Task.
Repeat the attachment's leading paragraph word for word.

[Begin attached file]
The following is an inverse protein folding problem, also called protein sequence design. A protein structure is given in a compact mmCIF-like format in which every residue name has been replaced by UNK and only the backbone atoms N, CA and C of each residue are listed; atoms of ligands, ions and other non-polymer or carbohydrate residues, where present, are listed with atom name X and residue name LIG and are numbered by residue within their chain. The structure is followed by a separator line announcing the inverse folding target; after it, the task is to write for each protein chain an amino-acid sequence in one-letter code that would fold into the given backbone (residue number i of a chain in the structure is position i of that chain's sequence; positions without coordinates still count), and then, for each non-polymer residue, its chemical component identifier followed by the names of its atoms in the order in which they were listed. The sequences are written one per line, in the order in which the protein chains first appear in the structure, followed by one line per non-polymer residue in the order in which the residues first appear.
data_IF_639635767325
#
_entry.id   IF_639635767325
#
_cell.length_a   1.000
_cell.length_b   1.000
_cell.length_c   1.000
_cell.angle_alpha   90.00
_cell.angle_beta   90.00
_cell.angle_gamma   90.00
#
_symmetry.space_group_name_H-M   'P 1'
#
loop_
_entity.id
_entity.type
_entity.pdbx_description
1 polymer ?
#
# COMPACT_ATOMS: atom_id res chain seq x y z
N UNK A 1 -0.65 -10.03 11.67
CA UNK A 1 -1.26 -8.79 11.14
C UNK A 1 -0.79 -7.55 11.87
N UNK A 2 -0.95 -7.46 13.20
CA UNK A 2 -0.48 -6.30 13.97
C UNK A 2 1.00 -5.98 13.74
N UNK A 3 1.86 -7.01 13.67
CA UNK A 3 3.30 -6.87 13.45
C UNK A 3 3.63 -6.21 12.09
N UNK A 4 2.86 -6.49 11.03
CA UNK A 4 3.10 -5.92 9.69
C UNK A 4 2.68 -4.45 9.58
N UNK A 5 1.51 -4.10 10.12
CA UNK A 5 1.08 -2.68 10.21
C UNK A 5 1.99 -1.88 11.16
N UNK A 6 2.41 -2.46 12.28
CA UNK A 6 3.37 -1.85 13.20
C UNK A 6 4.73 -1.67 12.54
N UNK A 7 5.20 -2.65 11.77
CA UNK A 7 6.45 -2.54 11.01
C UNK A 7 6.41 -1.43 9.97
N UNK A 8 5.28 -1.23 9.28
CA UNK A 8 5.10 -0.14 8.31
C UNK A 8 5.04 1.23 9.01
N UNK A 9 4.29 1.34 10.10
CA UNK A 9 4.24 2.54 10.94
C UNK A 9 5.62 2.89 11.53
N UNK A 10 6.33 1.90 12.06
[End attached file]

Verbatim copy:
The following is an inverse protein folding problem, also called protein sequence design. A protein structure is given in a compact mmCIF-like format in which every residue name has been replaced by UNK and only the backbone atoms N, CA and C of each residue are listed; atoms of ligands, ions and other non-polymer or carbohydrate residues, where present, are listed with atom name X and residue name LIG and are numbered by residue within their chain. The structure is followed by a separator line announcing the inverse folding target; after it, the task is to write for each protein chain an amino-acid sequence in one-letter code that would fold into the given backbone (residue number i of a chain in the structure is position i of that chain's sequence; positions without coordinates still count), and then, for each non-polymer residue, its chemical component identifier followed by the names of its atoms in the order in which they were listed. The sequences are written one per line, in the order in which the protein chains first appear in the structure, followed by one line per non-polymer residue in the order in which the residues first appear.